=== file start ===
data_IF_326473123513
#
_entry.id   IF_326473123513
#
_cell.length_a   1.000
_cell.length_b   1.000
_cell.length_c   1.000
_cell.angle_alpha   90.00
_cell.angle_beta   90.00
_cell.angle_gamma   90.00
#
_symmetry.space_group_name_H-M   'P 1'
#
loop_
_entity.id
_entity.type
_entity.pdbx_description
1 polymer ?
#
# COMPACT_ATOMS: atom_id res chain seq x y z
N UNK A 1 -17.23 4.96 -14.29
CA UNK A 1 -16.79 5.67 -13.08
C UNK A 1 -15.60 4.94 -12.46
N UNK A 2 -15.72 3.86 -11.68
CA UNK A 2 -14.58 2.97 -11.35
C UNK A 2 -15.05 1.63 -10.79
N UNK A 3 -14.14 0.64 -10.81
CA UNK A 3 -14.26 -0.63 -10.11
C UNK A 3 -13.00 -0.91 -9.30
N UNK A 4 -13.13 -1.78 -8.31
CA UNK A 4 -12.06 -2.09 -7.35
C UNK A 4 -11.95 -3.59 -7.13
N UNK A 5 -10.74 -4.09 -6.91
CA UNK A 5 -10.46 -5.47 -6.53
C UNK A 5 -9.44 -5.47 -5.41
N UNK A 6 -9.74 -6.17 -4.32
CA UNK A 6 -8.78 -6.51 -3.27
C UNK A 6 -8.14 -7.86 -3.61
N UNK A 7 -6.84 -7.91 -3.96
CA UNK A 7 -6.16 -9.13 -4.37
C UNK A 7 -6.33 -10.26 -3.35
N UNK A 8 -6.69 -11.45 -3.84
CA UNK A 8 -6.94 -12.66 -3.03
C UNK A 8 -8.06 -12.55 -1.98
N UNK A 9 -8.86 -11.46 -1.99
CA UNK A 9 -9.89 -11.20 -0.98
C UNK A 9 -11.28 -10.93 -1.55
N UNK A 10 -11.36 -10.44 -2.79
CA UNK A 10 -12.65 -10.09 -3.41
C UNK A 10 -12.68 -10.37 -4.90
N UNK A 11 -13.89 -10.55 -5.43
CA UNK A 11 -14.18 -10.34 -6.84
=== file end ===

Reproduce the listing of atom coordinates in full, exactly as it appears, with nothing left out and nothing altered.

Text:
data_IF_326473123513
#
_entry.id   IF_326473123513
#
_cell.length_a   1.000
_cell.length_b   1.000
_cell.length_c   1.000
_cell.angle_alpha   90.00
_cell.angle_beta   90.00
_cell.angle_gamma   90.00
#
_symmetry.space_group_name_H-M   'P 1'
#
loop_
_entity.id
_entity.type
_entity.pdbx_description
1 polymer ?
#
# COMPACT_ATOMS: atom_id res chain seq x y z
N UNK A 1 -17.23 4.96 -14.29
CA UNK A 1 -16.79 5.67 -13.08
C UNK A 1 -15.60 4.94 -12.46
N UNK A 2 -15.72 3.86 -11.68
CA UNK A 2 -14.58 2.97 -11.35
C UNK A 2 -15.05 1.63 -10.79
N UNK A 3 -14.14 0.64 -10.81
CA UNK A 3 -14.26 -0.63 -10.11
C UNK A 3 -13.00 -0.91 -9.30
N UNK A 4 -13.13 -1.78 -8.31
CA UNK A 4 -12.06 -2.09 -7.35
C UNK A 4 -11.95 -3.59 -7.13
N UNK A 5 -10.74 -4.09 -6.91
CA UNK A 5 -10.46 -5.47 -6.53
C UNK A 5 -9.44 -5.47 -5.41
N UNK A 6 -9.74 -6.17 -4.32
CA UNK A 6 -8.78 -6.51 -3.27
C UNK A 6 -8.14 -7.86 -3.61
N UNK A 7 -6.84 -7.91 -3.96
CA UNK A 7 -6.16 -9.13 -4.37
C UNK A 7 -6.33 -10.26 -3.35
N UNK A 8 -6.69 -11.45 -3.84
CA UNK A 8 -6.94 -12.66 -3.03
C UNK A 8 -8.06 -12.55 -1.98
N UNK A 9 -8.86 -11.46 -1.99
CA UNK A 9 -9.89 -11.20 -0.98
C UNK A 9 -11.28 -10.93 -1.55
N UNK A 10 -11.36 -10.44 -2.79
CA UNK A 10 -12.65 -10.09 -3.41
C UNK A 10 -12.68 -10.37 -4.90
N UNK A 11 -13.89 -10.55 -5.43
CA UNK A 11 -14.18 -10.34 -6.84